India’s rupee fell for a second day against the dollar, which was buoyed by signs of a compromise among U.S. lawmakers that could avert an unprecedented default in the world’s biggest economy.
House Republican and Senate Democratic leaders are open to a short-term increase in the $16.7 trillion debt ceiling, according to congressional aides who spoke on condition of anonymity. The Bloomberg Dollar Index, which tracks the greenback against 10 major counterparts, extended gains today after yesterday surging the most since Sept. 5. The rupee’s losses will be limited amid optimism India’s trade deficit will narrow, according to FirstRand Ltd.
“The U.S. is driving the world economy and so they are unlikely to not reach an agreement,” said Paresh Nayar, head of currency and money markets at FirstRand in Mumbai. “So the dollar is showing some strength” and affecting the exchange rate, he said.
The rupee dropped 0.5 percent to 62.215 per dollar as of 10:22 a.m. in Mumbai, according to prices from local banks compiled by Bloomberg. The currency will probably trade between 62 and 62.30 today in the absence of fresh news, Nayar forecast. One-month implied volatility, a measure of expected moves in the exchange rate used to price options, was little changed from yesterday at 15.12 percent.
India’s trade deficit was $6.76 billion in September, the lowest since March 2011, official data showed yesterday. Exports rose 11 percent from a year earlier and imports fell 18 percent.
India’s current-account deficit in the year through March 2014 may come in about 14 percent lower than the Finance Ministry has targeted, easing pressure on the rupee, Chakravarthy Rangarajan, chairman of the Prime Minister’s Economic Advisory Council, said in an interview yesterday.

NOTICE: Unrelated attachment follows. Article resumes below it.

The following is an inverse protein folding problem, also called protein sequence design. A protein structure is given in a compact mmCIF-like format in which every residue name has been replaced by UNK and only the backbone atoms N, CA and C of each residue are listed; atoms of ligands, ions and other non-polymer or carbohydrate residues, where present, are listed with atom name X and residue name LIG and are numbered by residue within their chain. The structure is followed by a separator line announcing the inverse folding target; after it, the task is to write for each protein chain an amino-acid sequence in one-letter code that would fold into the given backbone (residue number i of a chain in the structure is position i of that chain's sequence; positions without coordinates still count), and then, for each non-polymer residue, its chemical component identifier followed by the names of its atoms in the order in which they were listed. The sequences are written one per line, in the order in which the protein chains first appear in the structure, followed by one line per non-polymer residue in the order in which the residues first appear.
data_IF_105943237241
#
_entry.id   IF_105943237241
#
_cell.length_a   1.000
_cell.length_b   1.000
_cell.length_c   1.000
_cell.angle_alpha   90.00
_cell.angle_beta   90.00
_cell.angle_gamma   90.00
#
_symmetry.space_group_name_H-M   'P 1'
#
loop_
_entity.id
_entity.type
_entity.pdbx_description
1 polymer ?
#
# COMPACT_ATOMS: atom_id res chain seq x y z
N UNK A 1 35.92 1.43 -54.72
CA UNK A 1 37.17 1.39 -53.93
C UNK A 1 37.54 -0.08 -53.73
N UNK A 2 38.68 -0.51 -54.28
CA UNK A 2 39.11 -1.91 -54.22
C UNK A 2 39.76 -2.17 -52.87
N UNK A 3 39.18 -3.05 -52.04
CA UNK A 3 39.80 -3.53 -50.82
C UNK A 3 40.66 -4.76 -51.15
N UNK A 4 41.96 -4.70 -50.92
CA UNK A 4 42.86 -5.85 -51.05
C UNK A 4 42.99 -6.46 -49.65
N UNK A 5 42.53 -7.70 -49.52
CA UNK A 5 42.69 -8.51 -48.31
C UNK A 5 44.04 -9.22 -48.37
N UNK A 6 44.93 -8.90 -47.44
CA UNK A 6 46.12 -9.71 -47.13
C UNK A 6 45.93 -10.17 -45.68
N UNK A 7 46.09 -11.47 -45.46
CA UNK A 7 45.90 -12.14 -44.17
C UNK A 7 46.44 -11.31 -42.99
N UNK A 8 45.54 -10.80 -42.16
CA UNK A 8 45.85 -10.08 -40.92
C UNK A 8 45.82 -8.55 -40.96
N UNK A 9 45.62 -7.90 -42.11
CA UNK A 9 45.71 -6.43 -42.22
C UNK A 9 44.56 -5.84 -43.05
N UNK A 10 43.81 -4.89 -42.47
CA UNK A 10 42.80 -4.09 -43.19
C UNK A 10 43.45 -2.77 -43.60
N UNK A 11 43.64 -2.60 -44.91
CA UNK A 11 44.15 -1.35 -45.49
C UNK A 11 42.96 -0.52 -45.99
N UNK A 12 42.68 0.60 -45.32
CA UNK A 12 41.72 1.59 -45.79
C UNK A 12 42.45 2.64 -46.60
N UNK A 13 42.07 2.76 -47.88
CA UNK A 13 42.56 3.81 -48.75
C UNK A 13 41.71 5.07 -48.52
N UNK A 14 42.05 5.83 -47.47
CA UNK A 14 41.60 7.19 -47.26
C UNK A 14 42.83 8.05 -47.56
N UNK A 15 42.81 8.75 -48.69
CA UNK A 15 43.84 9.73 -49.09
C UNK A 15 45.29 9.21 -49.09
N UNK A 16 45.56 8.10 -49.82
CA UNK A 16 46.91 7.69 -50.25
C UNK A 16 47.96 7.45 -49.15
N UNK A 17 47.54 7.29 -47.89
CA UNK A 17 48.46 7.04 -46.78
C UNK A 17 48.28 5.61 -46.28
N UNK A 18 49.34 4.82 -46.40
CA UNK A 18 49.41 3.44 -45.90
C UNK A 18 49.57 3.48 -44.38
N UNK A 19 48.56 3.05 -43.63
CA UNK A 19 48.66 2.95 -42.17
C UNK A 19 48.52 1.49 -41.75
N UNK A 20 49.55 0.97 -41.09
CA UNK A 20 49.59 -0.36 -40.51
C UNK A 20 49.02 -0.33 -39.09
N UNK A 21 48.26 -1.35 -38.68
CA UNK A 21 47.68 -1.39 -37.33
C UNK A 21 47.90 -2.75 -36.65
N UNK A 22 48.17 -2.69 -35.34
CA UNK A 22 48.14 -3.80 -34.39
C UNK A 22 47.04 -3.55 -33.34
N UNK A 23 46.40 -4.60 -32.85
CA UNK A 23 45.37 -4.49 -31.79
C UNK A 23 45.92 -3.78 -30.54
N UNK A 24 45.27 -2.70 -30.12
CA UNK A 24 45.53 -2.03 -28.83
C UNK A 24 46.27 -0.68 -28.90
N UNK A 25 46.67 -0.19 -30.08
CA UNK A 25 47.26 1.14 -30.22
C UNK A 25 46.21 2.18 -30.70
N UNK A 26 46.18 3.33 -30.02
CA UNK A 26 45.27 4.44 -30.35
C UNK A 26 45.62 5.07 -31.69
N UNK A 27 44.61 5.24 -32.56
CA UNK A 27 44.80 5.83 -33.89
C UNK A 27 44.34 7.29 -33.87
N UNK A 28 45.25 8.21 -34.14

International Finance Corp., the World Bank’s investment arm, plans to sell a record $1 billion of rupee bonds offshore to fund investments in India, it said yesterday.
“The announcement of the bonds issuance does not have direct implications towards altering the capital inflows arithmetic,” Gaurav Garg, a strategist at Citigroup Inc. in Singapore, wrote in a research report today. “However, the step in the right direction towards greater capital account convertibility should support investor confidence further.”
One-month onshore rupee forwards fell 0.4 percent to 62.695 per dollar, data compiled by Bloomberg show. Offshore non-deliverable contracts declined 0.6 percent to 62.80. Forwards are agreements to buy or sell assets at a set price and date. Non-deliverable contracts are settled in dollars.
To contact the reporter on this story: Jeanette Rodrigues in Mumbai at firstname.lastname@example.org